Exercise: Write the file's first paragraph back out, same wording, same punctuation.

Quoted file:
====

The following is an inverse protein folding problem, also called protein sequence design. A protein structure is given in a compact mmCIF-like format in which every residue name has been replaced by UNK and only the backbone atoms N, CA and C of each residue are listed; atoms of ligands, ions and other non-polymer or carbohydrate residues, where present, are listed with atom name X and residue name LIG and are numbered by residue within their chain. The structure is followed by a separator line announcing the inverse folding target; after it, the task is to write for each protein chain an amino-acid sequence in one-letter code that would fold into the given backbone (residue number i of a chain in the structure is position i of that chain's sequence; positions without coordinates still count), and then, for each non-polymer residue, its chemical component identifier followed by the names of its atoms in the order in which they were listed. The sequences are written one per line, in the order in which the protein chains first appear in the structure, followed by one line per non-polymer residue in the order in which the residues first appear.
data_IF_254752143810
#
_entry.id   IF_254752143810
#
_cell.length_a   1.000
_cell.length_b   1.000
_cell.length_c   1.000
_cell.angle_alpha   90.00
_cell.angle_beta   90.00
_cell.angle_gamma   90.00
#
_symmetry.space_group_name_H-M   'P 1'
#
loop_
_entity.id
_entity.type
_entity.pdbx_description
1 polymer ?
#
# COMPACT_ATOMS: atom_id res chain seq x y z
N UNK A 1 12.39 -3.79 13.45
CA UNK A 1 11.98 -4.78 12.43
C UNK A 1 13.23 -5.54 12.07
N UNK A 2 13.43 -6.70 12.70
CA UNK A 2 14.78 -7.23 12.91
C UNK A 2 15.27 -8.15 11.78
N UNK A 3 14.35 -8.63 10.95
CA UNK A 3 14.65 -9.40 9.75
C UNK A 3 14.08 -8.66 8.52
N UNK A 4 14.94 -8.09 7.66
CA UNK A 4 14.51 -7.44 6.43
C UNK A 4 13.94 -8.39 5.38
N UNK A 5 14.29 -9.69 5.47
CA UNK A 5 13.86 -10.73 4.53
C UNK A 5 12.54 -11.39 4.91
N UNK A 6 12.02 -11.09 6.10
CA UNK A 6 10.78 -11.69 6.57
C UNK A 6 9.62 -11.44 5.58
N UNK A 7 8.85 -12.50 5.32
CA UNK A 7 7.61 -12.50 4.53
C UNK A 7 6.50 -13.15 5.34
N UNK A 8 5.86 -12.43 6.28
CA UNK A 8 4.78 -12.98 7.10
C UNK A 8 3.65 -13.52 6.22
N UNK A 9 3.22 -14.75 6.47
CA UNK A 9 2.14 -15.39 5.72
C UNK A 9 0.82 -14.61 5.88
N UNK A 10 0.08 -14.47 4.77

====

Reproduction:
The following is an inverse protein folding problem, also called protein sequence design. A protein structure is given in a compact mmCIF-like format in which every residue name has been replaced by UNK and only the backbone atoms N, CA and C of each residue are listed; atoms of ligands, ions and other non-polymer or carbohydrate residues, where present, are listed with atom name X and residue name LIG and are numbered by residue within their chain. The structure is followed by a separator line announcing the inverse folding target; after it, the task is to write for each protein chain an amino-acid sequence in one-letter code that would fold into the given backbone (residue number i of a chain in the structure is position i of that chain's sequence; positions without coordinates still count), and then, for each non-polymer residue, its chemical component identifier followed by the names of its atoms in the order in which they were listed. The sequences are written one per line, in the order in which the protein chains first appear in the structure, followed by one line per non-polymer residue in the order in which the residues first appear.